Change is constant. “Change is inevitable (except from a vending machine).”* But in this new year, this new decade, we find that many things have not changed. We are still in the midst of a global downturn, still rocked by uncertainty, and the credit markets are still relatively tight. Resources are still, and perhaps forever, constrained. Oh yeah, the pressure to deliver fiscal year savings remains very intense (still!).
Certainly many things have changed. Two big items that will impact the CPO and procurement department: (1) the budgeting process in the “new normal” will be much more deliberate and more strictly managed; and, (2) many of the “easy” savings opportunities that existed in the aftermath of the commodity bubble bursting in mid-2008 are no longer available.
Undaunted, I’ve pulled together a quick list of categories to source in 2010. As a point of reference, my background includes a number of years dedicated to directly managing sourcing projects that totaled, in aggregate, more than $500 million dollars. The projects ranged across a wide number of direct and indirect (including services) categories for many large, mostly Fortune 500 companies, including nine of the current Dow 30. Despite the direct sourcing experience, I consider myself more of a sourcing generalist or process guy than category specialist (I also developed the sourcing processes for many of these same clients). Undaunted still, I offer my list of categories to source in 2010:
- Business Travel – I will be sitting on a panel at the NBTA’s Master Program in D.C. in a couple of weeks that will be focused on business travel procurement. That procurement will become more involved in what, for many enterprises, is one of its largest controllable categories of spend is inevitable. For those sourcing and procurement teams that have not focused on sourcing business travel, the hotel category is a great place to start. For those procurement and travel teams that have been aggressively sourcing the travel sub-categories, an opportunity may yet exist to leverage what you have done with transient spend with your strategic meetings program. And with an influx of new hotels coming online this year, experienced teams may be able to re-source this category and achieve superior results.
- Contingent Labor – I’m not a big believer in the accuracy of jobs reports (I think they are designed to understate), but I do believe that we have entered some type of “New Normal” economic cycle that plays to the strengths of the procurement group. One result of this new economic reality is that enterprises will be more cautious in their hiring practices and continue with temporary workers for a longer period before hiring full-timers. Contingent or temporary labor is a classic, high-margin, fragmented business that is frankly a great category to source in good times and in bad. Many of the companies I worked with in the past had dozens of staffing firms charging staffing markup rates that were well above market (some staffing firms were so aggressive that they were charging different rates to different managers at the same location) before new contracts were sourced. When sourcing this category, make sure to get markup rates by job class or type (admin, light industrial, etc.) and negotiate rates that decline as each worker-type passes different tenure dates (since the cost of administering an on-going contractor is much less than the costs during the initial screening and on-boarding phase). This presentation (which I found by random search) discusses the process that USC followed as they moved from 52 different staffing companies to a single MSP relationship with Guidant Group and saved $2 million or 17%. USC’s current markup rates seem high to me on a national basis (on a regional basis too), so I do not recommend using them as a benchmark, especially if you are a non-CA based enterprise.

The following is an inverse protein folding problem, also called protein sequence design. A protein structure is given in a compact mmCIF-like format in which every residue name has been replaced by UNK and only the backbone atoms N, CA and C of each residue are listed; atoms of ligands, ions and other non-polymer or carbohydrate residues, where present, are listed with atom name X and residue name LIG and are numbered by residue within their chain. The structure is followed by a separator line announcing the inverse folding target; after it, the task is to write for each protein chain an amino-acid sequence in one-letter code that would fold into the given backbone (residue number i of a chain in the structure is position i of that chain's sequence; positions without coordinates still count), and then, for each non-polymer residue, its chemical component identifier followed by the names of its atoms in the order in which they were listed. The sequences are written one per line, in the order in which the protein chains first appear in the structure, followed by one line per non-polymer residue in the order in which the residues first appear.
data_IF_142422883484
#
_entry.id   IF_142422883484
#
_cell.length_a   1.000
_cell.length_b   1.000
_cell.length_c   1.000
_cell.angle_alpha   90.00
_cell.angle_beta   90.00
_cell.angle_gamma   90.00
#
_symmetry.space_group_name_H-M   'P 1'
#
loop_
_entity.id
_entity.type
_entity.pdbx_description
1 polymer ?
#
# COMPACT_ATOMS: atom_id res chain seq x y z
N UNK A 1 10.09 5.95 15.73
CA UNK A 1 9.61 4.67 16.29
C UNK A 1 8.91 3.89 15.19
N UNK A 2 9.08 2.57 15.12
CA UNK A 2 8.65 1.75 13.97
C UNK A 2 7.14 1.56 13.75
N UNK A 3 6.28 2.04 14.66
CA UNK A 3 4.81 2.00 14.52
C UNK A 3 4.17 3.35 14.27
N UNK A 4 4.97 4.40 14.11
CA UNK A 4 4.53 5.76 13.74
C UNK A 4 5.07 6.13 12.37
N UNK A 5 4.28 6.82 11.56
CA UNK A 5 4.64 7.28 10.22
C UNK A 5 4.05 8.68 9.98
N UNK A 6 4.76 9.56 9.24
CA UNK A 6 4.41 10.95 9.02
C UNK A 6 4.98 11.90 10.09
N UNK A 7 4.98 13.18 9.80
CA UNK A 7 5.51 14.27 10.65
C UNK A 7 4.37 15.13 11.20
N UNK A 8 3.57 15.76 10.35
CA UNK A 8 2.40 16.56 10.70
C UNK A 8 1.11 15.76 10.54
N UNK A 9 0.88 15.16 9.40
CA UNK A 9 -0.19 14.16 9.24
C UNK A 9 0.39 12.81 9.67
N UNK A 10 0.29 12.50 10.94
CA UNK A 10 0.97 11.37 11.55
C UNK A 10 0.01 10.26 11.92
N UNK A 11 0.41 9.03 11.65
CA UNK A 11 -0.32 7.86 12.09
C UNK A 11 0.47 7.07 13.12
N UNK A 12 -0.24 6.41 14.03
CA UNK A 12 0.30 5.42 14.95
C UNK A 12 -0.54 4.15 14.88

- Suppliers doing business in Euros, contracts based in Euros – Okay sometimes I cheat a little bit. This is obviously not a category to source, but rather, a consideration for enterprises when they look at recent and/or upcoming bids received from European-based suppliers. The Euro, which luckily for me hit an all-time high against the dollar during my last European vacation (June 2008), has dropped by more than 10% since then. This means that some of the European bidders that were recently not competitive (even from the lower-cost Eastern European countries) have become more competitive on a relative basis over the past 18 months. I believe that this trend continues and the Euro will continue to erode against the dollar, even if a Greek tragedy can be avoided, making the bidders from these areas much more competitive than they have been in recent years.